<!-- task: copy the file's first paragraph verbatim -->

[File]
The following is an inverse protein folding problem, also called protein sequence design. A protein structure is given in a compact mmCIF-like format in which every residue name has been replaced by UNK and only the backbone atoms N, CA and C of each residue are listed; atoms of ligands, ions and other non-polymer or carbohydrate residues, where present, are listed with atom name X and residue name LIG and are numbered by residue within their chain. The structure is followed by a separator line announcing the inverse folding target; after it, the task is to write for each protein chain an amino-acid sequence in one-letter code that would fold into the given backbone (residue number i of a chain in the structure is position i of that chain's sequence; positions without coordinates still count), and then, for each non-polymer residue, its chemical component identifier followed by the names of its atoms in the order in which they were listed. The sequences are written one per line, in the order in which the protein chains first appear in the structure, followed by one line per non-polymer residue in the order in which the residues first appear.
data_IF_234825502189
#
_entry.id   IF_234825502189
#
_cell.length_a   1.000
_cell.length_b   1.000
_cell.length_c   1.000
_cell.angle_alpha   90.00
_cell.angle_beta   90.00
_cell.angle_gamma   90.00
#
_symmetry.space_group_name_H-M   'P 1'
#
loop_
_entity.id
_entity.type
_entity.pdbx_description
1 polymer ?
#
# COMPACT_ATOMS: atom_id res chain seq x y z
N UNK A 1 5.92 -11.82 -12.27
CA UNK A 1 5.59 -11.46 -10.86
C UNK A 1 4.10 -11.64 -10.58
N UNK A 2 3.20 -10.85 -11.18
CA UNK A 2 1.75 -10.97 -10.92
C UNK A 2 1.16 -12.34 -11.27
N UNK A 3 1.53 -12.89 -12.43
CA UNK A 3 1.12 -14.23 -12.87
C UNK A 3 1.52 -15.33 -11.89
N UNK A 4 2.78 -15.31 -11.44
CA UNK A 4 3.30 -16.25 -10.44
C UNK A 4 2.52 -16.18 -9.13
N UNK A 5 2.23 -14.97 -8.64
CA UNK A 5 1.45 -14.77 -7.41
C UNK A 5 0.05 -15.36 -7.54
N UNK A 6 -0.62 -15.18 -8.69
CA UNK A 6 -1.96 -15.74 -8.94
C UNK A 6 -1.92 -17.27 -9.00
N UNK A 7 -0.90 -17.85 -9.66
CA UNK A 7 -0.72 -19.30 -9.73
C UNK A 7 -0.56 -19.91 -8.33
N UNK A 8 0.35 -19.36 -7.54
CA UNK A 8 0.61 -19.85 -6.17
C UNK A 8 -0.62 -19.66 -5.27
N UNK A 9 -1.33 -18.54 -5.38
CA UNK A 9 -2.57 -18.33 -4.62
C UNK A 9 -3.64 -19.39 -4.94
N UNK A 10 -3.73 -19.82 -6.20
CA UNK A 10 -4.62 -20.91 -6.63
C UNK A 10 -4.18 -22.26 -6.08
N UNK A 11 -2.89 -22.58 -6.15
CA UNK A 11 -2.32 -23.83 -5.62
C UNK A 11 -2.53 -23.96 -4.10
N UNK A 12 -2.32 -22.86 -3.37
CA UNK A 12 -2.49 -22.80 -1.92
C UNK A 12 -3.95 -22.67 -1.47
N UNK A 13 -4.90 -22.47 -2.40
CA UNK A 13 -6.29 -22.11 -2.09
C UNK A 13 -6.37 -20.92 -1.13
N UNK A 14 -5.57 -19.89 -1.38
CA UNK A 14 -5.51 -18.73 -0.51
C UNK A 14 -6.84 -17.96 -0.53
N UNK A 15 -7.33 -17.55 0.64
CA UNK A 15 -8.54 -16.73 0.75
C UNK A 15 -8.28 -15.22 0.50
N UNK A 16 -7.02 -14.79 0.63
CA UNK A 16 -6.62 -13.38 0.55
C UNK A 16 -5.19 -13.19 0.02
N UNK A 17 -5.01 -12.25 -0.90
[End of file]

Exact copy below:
The following is an inverse protein folding problem, also called protein sequence design. A protein structure is given in a compact mmCIF-like format in which every residue name has been replaced by UNK and only the backbone atoms N, CA and C of each residue are listed; atoms of ligands, ions and other non-polymer or carbohydrate residues, where present, are listed with atom name X and residue name LIG and are numbered by residue within their chain. The structure is followed by a separator line announcing the inverse folding target; after it, the task is to write for each protein chain an amino-acid sequence in one-letter code that would fold into the given backbone (residue number i of a chain in the structure is position i of that chain's sequence; positions without coordinates still count), and then, for each non-polymer residue, its chemical component identifier followed by the names of its atoms in the order in which they were listed. The sequences are written one per line, in the order in which the protein chains first appear in the structure, followed by one line per non-polymer residue in the order in which the residues first appear.